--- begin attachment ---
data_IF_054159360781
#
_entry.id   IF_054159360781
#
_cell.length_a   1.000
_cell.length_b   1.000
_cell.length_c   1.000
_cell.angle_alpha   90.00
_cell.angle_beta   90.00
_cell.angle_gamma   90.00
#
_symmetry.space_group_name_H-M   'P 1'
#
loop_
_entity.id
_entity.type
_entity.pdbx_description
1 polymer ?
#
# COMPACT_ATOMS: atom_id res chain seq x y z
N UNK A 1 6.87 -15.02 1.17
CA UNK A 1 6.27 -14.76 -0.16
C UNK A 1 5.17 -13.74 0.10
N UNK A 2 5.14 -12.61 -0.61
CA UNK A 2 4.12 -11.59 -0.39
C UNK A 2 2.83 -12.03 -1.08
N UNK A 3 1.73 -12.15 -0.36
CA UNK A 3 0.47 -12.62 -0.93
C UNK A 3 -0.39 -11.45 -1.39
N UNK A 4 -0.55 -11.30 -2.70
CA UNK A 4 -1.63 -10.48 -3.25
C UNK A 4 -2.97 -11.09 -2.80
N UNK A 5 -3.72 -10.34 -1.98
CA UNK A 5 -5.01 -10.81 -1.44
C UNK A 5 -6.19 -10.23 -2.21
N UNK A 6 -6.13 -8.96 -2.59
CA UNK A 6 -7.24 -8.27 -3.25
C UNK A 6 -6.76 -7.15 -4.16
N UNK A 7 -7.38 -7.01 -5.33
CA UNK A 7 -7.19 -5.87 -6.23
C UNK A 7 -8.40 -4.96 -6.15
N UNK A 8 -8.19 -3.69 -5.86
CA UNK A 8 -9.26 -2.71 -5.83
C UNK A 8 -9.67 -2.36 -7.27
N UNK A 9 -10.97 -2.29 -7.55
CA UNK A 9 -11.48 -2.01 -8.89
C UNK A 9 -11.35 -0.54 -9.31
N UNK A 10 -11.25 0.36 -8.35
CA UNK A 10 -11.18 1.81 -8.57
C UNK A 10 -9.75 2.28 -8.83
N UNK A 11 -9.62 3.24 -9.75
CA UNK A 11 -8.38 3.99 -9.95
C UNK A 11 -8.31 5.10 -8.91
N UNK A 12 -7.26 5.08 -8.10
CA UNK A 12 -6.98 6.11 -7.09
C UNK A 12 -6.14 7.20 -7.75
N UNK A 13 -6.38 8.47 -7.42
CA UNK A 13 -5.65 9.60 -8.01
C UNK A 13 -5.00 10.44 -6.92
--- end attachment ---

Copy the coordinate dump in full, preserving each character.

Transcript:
data_IF_054159360781
#
_entry.id   IF_054159360781
#
_cell.length_a   1.000
_cell.length_b   1.000
_cell.length_c   1.000
_cell.angle_alpha   90.00
_cell.angle_beta   90.00
_cell.angle_gamma   90.00
#
_symmetry.space_group_name_H-M   'P 1'
#
loop_
_entity.id
_entity.type
_entity.pdbx_description
1 polymer ?
#
# COMPACT_ATOMS: atom_id res chain seq x y z
N UNK A 1 6.87 -15.02 1.17
CA UNK A 1 6.27 -14.76 -0.16
C UNK A 1 5.17 -13.74 0.10
N UNK A 2 5.14 -12.61 -0.61
CA UNK A 2 4.12 -11.59 -0.39
C UNK A 2 2.83 -12.03 -1.08
N UNK A 3 1.73 -12.15 -0.36
CA UNK A 3 0.47 -12.62 -0.93
C UNK A 3 -0.39 -11.45 -1.39
N UNK A 4 -0.55 -11.30 -2.70
CA UNK A 4 -1.63 -10.48 -3.25
C UNK A 4 -2.97 -11.09 -2.80
N UNK A 5 -3.72 -10.34 -1.98
CA UNK A 5 -5.01 -10.81 -1.44
C UNK A 5 -6.19 -10.23 -2.21
N UNK A 6 -6.13 -8.96 -2.59
CA UNK A 6 -7.24 -8.27 -3.25
C UNK A 6 -6.76 -7.15 -4.16
N UNK A 7 -7.38 -7.01 -5.33
CA UNK A 7 -7.19 -5.87 -6.23
C UNK A 7 -8.40 -4.96 -6.15
N UNK A 8 -8.19 -3.69 -5.86
CA UNK A 8 -9.26 -2.71 -5.83
C UNK A 8 -9.67 -2.36 -7.27
N UNK A 9 -10.97 -2.29 -7.55
CA UNK A 9 -11.48 -2.01 -8.89
C UNK A 9 -11.35 -0.54 -9.31
N UNK A 10 -11.25 0.36 -8.35
CA UNK A 10 -11.18 1.81 -8.57
C UNK A 10 -9.75 2.28 -8.83
N UNK A 11 -9.62 3.24 -9.75
CA UNK A 11 -8.38 3.99 -9.95
C UNK A 11 -8.31 5.10 -8.91
N UNK A 12 -7.26 5.08 -8.10
CA UNK A 12 -6.98 6.11 -7.09
C UNK A 12 -6.14 7.20 -7.75
N UNK A 13 -6.38 8.47 -7.42
CA UNK A 13 -5.65 9.60 -8.01
C UNK A 13 -5.00 10.44 -6.92